Brexit & EconomyPoliticsOverview: the Treasury’s part-time chief’s juggling act

Overview: the Treasury's part-time chief's juggling act

Prospects: can the Treasury's part-time chief win over MPs?

Jon Thompson, Director General, corporate services directorate

Jon Thompson, Director General, corporate services directorate

Jon Thompson is to become the new Dame Mary Keegan, taking over the
government’s overall financial management.

Thompson moves into the position next month with a sterling reputation as
director general of corporate services at the Department for Children, Schools
and Families.

But it is his plan to continue in this role while taking on the position as
head of government accounting that has become a bone of contention for
politicians.

What’s happened?

MPs have blasted the appointment as Thompson will juggle his new role and his
current role as director general for corporate services at the Department for
Children, Schools and Families.

They’ve scorned his ‘part-time’ role at a time when government accounting has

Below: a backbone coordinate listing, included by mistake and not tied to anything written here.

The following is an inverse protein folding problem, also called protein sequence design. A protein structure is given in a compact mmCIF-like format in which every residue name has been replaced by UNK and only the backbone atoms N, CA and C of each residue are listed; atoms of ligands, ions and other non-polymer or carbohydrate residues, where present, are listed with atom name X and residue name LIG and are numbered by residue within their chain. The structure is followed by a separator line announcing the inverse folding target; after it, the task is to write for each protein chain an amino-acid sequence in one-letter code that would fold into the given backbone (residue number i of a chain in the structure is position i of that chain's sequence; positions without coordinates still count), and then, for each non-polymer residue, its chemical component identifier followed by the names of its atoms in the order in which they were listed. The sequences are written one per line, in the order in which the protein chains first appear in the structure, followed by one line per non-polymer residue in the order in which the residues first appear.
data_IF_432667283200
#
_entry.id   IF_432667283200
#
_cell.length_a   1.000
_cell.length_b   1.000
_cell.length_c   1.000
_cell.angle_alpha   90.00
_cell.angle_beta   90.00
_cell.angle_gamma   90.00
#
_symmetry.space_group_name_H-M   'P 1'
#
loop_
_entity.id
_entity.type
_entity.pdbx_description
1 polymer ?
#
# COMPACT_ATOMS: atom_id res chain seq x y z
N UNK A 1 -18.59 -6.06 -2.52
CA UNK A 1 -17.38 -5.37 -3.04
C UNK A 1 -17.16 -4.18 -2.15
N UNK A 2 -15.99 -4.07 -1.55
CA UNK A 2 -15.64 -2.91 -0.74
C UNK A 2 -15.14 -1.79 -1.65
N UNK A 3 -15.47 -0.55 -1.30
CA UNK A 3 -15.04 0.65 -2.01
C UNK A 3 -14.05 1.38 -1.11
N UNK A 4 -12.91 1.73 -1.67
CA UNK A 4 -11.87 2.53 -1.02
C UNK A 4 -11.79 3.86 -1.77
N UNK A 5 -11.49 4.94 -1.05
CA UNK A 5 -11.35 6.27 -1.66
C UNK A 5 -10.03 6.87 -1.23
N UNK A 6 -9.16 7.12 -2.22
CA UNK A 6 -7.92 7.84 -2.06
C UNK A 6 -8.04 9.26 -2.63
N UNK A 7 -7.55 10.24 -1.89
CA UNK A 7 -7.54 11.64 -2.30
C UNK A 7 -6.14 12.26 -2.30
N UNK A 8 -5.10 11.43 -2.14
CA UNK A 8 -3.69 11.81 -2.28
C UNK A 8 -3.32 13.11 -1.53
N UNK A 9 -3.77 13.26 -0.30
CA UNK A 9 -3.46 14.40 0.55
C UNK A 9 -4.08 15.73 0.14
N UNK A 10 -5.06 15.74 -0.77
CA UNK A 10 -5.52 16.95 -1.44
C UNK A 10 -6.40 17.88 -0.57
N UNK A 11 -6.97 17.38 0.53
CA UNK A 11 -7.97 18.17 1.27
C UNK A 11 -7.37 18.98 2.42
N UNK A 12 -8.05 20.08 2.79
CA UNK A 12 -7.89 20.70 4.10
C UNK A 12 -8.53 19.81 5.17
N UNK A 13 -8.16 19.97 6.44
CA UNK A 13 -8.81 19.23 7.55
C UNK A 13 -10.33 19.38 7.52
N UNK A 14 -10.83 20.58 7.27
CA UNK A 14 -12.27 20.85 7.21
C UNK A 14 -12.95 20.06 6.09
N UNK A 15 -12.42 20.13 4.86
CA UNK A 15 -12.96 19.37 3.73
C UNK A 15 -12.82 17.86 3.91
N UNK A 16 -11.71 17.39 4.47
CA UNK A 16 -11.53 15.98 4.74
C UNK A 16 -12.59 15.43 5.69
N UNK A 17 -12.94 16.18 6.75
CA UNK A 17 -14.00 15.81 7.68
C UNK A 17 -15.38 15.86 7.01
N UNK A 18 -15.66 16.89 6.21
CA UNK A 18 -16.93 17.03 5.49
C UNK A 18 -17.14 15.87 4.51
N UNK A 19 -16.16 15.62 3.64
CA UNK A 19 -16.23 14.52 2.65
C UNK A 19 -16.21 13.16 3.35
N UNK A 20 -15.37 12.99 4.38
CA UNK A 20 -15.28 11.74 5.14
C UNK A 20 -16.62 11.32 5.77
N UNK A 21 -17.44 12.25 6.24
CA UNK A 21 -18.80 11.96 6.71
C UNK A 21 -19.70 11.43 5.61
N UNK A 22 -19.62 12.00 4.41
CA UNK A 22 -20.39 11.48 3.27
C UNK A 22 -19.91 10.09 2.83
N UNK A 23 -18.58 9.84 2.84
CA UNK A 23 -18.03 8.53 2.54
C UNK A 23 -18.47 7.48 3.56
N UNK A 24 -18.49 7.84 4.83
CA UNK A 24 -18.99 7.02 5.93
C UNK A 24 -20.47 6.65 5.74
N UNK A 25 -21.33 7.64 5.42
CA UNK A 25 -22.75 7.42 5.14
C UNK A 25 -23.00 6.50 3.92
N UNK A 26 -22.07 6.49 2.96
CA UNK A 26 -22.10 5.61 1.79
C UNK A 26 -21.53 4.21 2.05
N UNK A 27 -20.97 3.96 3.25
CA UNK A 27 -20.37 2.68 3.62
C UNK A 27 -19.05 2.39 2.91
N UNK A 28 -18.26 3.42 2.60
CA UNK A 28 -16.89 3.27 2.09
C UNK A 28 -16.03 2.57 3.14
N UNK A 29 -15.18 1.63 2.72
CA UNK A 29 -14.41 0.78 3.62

taken a public battering for not being ready to switch to international
financial reporting standards, as well as being elusive as to how it will deal
with masses of controversial PFI debt – sure to break the government’s own
sustainable investment rule.

Despite the scathing ‘part-timer’ label – odd for a man who works a 70-hour
week in his current role – there isn’t any malicious hint of incompetence on the
part of Thompson.

At the news of his appointment, the Treasury’s permanent secretary Nick
Macpherson commended Thompson for transforming financial management in his
department, and said Whitehall would benefit from his wealth of private and
public sector experience and expertise.

But MPs appear to have little faith that Thompson will be able to whip the
whole of Whitehall into the leaner and more efficient operation that it should
be, if he’s going to be dividing his time and energy to that of the equally
demanding Department for Children, Schools and Families.

What’s going to happen?

For now, the Treasury seems to be sticking to the plan to allow Thompson to
wear two hats.

He has his work cut out for him but he’s recently built more capacity into
his current department – which may allow him the leeway to focus more on
Whitehall’s accounting problems at large.

But it still isn’t clear how Thompson will manage the dual roles.

Some might even question whether there could be issues over conflict of
interest.

Thompson is said to have a remarkable skill for seeing numbers as colours and
having a quick grasp of spreadsheets as a result.

Whatever else happens, remarkable is what he will need to be in his new
roles.

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